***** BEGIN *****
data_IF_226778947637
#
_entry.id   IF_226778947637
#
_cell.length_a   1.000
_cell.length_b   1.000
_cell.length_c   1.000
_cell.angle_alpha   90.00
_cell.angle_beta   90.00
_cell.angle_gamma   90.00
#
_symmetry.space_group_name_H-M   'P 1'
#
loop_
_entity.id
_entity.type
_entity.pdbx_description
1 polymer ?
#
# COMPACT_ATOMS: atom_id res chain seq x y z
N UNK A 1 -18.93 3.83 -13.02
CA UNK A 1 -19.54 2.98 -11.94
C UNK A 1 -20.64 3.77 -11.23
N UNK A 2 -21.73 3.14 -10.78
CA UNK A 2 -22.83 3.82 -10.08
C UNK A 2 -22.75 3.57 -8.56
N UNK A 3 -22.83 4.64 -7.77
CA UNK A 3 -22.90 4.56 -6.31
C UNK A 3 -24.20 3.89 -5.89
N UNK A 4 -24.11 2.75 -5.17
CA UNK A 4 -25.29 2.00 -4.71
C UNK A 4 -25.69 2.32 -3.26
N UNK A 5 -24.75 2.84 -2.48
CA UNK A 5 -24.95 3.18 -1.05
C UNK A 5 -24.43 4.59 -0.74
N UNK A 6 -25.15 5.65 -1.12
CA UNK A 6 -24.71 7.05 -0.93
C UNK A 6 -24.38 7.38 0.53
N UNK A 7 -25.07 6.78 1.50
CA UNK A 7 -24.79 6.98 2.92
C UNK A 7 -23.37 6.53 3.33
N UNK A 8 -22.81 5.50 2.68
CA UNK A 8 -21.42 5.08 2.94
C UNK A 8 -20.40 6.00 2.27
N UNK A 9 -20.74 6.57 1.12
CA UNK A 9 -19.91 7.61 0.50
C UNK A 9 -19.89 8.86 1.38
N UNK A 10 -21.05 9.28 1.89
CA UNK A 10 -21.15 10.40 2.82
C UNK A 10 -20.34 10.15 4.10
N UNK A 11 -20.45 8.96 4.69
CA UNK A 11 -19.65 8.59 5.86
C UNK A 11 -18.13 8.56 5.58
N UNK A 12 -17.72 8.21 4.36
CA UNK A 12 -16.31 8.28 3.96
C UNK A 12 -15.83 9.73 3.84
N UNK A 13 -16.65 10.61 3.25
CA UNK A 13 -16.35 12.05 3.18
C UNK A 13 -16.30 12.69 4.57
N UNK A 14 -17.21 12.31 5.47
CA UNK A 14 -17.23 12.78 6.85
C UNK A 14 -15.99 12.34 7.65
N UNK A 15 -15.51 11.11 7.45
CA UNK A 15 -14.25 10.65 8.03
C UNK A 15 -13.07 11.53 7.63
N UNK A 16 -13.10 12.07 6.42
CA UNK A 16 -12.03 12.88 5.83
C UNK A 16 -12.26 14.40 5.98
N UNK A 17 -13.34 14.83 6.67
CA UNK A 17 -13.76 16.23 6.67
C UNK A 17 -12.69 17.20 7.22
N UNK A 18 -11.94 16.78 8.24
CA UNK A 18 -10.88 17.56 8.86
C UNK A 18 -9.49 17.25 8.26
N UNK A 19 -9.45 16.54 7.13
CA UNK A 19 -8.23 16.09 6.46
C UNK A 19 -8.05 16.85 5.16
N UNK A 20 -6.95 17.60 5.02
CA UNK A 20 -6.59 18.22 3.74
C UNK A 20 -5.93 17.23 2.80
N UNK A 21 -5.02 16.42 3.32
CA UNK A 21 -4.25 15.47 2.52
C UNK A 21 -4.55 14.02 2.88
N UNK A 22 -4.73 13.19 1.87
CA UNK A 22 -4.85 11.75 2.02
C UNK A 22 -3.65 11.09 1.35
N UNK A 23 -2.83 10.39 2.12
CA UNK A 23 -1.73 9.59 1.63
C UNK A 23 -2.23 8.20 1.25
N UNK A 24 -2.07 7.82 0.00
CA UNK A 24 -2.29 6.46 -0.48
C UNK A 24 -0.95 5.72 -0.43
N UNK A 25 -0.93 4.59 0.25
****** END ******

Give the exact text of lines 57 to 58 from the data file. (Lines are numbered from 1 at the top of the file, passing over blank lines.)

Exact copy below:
N UNK A 13 -16.65 10.61 3.25
CA UNK A 13 -16.35 12.05 3.18